Dissociative Identity Disorder (DID) is characterized by the presence of two or more separate personality states (dissociative identities), accompanied by gaps in personal agency and sense of self. This means that the person experiencing DID has the impression that certain thoughts, actions, and emotions don't belong to them, as they are sourced from another distinct identity.
You may see DID referred to as Multiple Personality Disorder or Split Personality Disorder, terms that most consider outdated and inaccurate. People with DID describe their experiences in a variety of ways. Some see themselves as multiple people or entities coexisting within one body, while others view themselves as a person composed of independent parts or sides. Dissociative identities may be called alters, parts, headmates, friends, voices, and more. Some people with DID use the term system to describe themselves collectively.
Each identity within a DID system has a unique experience of the world and distinct relationships with self, body, external individuals, and the environment. This comes with differences in thinking, feeling, moving, sensing, understanding, and interacting. Identities may be experienced covertly through intrusions of feelings, thoughts, and sensations that don’t feel like they belong to the individual. They can also be experienced overtly as different identities taking control of consciousness and functioning, also known as switching.
DID often involves experiences of amnesia, which can include the inability to recall traumatic events, the recent past, daily life details, or the activities of different alters. Amnesia is a diagnostic requirement according to the American Psychiatric Association (APA), but it is not included in the World Health Organization (WHO) definition of DID. Even without total amnesia, people with dissociative identities often feel a lack of ownership of particular memories, as if the remembered event happened to somebody else.
“Other specified” disorders exist in all diagnostic categories to describe clinically significant symptoms that do not meet the diagnostic criteria of a specific disorder. Other Specified Dissociative Disorder (OSDD) can refer to any mix of dissociative symptoms that are significant enough to warrant a diagnosis.
In the APA’s framework, somebody experiencing dissociative identities without amnesia may be diagnosed with OSDD. You may see subthreshold presentations of DID like this referred to as OSDD-1.
Depersonalization describes feeling detached from one’s self and body. It may be experienced as watching oneself in third person, or feeling numb physically and/or emotionally. Depersonalization may feel like “I am not real.”
Derealization describes feeling detached from other people, objects, and the world. It may cause the world to feel dreamlike, distant, foggy, or distorted. Derealization may feel like “the world is not real.”
Experiences of depersonalization and derealization can be upsetting and frightening. They can be a part of a variety of conditions, including PTSD, anxiety disorders, and of course, dissociative disorders. A diagnosis of Depersonalization-Derealization Disorder (DPDR) may be made when experiences of depersonalization and/or derealization are chronic, involuntary, and disruptive to an individual’s wellbeing.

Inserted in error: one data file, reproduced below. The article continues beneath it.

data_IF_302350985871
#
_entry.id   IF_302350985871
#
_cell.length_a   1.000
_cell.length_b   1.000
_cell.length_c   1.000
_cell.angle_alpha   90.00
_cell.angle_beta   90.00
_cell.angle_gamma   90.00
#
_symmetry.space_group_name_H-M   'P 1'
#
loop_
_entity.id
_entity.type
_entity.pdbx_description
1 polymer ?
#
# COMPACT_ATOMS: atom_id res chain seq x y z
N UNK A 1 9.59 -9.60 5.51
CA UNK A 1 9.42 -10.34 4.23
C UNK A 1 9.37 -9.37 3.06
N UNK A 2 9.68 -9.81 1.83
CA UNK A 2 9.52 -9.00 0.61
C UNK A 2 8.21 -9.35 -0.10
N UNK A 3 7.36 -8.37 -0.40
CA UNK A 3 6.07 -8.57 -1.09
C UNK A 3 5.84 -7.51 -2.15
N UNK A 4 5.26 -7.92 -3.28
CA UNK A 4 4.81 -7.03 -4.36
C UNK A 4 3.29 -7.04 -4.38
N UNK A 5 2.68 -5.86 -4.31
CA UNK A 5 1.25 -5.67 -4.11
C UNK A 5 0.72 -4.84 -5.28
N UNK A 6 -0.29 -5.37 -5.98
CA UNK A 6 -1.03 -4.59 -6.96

Maladaptive Daydreaming is when the simple daydream is taken to a high spectrum where the person no longer knows how to stop and may spend hours or days at a time immersed in vivid storylines. They may lead a different life in their imagination, have different personal characteristics and meet anyone they wish, or go anywhere they want.
A person's relationship with their fantasies can be both positive and negative, in that they feel drawn to slip into the story, but may feel overwhelm at an inability to stop when needed. This becomes an interference to life's day-to-day activities and a source of fear that anyone would know and think negatively of them.
Unlike psychosis, a person who experiences Maladaptive Daydreaming knows the difference between fantasy and reality. They are aware that their stories exist only in imagination and this is not confused with actual happenings.
Post Traumatic Stress Disorder is the aftereffect of at least one traumatic experience. Examples of such events are the impact of a soldier following a war, or it can be a devastating car accident, an assault, being threatened or witnessing acts of violence.
Symptoms of PTSD include avoiding the memories or place of the trauma, or intrusive thoughts of the event, which may involve vivid images or reliving in recall, such as flashbacks. Changes in mood are common, such as angry outbursts or crying fits. Loss of recall of the trauma can occur. Following a traumatic event, a survivor may feel guilt and/or shame, as though they held responsibility.
Complex Post Traumatic Stress Disorder holds similarities to PTSD in that it is initiated by trauma. Key differences are that C-PTSD starts in childhood where the traumatic events are repeated, and often committed by a person in authority.